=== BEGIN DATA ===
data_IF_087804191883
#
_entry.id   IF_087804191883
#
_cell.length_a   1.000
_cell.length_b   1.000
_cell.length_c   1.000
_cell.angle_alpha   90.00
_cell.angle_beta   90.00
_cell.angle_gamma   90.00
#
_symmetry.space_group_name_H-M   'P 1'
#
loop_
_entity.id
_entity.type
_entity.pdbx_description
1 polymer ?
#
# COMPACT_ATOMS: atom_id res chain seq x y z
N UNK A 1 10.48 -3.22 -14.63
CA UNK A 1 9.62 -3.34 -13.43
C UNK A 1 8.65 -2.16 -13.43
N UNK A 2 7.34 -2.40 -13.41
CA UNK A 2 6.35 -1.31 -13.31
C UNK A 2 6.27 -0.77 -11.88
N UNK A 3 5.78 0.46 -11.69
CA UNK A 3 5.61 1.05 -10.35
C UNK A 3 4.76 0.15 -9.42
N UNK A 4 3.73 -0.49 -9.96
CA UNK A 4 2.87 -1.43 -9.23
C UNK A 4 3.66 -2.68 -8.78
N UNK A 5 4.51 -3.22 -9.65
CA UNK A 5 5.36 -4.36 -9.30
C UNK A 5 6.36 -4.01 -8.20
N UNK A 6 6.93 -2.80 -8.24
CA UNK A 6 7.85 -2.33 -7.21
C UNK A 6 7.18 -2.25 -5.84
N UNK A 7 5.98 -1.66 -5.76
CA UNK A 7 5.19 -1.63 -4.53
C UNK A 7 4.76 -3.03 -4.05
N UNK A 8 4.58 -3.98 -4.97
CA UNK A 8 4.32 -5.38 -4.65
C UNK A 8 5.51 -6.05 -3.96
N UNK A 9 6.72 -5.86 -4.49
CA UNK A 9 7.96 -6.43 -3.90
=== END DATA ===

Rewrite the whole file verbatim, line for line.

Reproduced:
data_IF_087804191883
#
_entry.id   IF_087804191883
#
_cell.length_a   1.000
_cell.length_b   1.000
_cell.length_c   1.000
_cell.angle_alpha   90.00
_cell.angle_beta   90.00
_cell.angle_gamma   90.00
#
_symmetry.space_group_name_H-M   'P 1'
#
loop_
_entity.id
_entity.type
_entity.pdbx_description
1 polymer ?
#
# COMPACT_ATOMS: atom_id res chain seq x y z
N UNK A 1 10.48 -3.22 -14.63
CA UNK A 1 9.62 -3.34 -13.43
C UNK A 1 8.65 -2.16 -13.43
N UNK A 2 7.34 -2.40 -13.41
CA UNK A 2 6.35 -1.31 -13.31
C UNK A 2 6.27 -0.77 -11.88
N UNK A 3 5.78 0.46 -11.69
CA UNK A 3 5.61 1.05 -10.35
C UNK A 3 4.76 0.15 -9.42
N UNK A 4 3.73 -0.49 -9.96
CA UNK A 4 2.87 -1.43 -9.23
C UNK A 4 3.66 -2.68 -8.78
N UNK A 5 4.51 -3.22 -9.65
CA UNK A 5 5.36 -4.36 -9.30
C UNK A 5 6.36 -4.01 -8.20
N UNK A 6 6.93 -2.80 -8.24
CA UNK A 6 7.85 -2.33 -7.21
C UNK A 6 7.18 -2.25 -5.84
N UNK A 7 5.98 -1.66 -5.76
CA UNK A 7 5.19 -1.63 -4.53
C UNK A 7 4.76 -3.03 -4.05
N UNK A 8 4.58 -3.98 -4.97
CA UNK A 8 4.32 -5.38 -4.65
C UNK A 8 5.51 -6.05 -3.96
N UNK A 9 6.72 -5.86 -4.49
CA UNK A 9 7.96 -6.43 -3.90